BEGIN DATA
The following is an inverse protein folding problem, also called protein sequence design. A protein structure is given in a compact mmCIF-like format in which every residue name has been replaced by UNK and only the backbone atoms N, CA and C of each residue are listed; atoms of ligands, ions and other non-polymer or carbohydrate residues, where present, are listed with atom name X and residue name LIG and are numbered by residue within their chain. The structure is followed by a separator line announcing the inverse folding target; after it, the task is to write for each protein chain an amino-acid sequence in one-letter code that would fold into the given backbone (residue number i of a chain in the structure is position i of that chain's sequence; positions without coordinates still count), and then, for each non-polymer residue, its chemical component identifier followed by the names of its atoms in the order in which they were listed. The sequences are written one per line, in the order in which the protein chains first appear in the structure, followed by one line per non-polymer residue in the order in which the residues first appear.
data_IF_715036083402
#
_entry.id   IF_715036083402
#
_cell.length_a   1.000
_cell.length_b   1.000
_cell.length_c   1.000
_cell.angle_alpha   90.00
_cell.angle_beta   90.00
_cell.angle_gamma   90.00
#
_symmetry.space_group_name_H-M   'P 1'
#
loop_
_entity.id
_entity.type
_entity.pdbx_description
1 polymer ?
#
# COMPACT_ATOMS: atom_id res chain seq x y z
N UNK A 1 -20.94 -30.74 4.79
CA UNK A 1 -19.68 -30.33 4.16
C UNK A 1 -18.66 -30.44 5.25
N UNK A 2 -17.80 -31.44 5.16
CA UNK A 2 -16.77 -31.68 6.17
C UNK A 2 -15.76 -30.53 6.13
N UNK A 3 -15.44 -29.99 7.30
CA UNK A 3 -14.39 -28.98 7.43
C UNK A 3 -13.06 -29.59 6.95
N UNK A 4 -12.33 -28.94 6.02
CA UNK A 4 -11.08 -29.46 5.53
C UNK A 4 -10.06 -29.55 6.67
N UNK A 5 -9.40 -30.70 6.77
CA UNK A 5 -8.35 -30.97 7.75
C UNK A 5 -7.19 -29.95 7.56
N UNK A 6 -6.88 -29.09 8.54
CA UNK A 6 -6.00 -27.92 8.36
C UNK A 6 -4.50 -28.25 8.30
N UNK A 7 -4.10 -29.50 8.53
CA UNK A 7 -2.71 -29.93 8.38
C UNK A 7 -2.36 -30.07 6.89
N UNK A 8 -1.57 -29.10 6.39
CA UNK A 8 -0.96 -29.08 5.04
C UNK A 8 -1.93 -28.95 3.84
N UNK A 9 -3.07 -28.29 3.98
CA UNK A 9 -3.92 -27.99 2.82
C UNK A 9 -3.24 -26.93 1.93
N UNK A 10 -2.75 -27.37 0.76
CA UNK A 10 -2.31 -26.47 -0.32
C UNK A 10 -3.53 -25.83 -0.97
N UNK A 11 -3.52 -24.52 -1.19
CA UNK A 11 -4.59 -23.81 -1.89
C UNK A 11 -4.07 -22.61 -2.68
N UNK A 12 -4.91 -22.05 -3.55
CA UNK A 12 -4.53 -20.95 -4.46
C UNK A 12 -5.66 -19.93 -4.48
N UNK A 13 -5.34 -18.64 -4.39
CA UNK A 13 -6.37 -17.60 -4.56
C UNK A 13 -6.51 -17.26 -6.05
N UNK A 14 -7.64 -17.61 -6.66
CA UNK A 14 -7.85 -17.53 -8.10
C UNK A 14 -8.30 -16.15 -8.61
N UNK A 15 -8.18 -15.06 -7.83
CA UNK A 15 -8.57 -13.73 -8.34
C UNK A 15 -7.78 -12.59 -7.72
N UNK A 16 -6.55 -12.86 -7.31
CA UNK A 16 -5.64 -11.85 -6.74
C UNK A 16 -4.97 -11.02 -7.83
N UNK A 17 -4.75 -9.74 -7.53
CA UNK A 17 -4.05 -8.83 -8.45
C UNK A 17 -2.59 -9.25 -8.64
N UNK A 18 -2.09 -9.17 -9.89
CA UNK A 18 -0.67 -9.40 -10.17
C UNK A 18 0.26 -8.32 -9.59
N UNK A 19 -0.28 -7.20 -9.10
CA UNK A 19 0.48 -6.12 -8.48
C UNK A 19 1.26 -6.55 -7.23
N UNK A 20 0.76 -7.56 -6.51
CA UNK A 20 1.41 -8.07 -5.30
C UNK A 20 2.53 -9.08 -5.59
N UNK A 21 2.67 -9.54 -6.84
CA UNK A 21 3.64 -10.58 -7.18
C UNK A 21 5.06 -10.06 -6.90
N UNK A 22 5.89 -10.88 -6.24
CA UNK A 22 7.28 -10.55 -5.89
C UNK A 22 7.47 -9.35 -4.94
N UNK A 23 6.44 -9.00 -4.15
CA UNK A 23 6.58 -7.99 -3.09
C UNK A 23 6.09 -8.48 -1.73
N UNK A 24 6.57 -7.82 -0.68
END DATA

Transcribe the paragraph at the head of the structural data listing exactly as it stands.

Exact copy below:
The following is an inverse protein folding problem, also called protein sequence design. A protein structure is given in a compact mmCIF-like format in which every residue name has been replaced by UNK and only the backbone atoms N, CA and C of each residue are listed; atoms of ligands, ions and other non-polymer or carbohydrate residues, where present, are listed with atom name X and residue name LIG and are numbered by residue within their chain. The structure is followed by a separator line announcing the inverse folding target; after it, the task is to write for each protein chain an amino-acid sequence in one-letter code that would fold into the given backbone (residue number i of a chain in the structure is position i of that chain's sequence; positions without coordinates still count), and then, for each non-polymer residue, its chemical component identifier followed by the names of its atoms in the order in which they were listed. The sequences are written one per line, in the order in which the protein chains first appear in the structure, followed by one line per non-polymer residue in the order in which the residues first appear.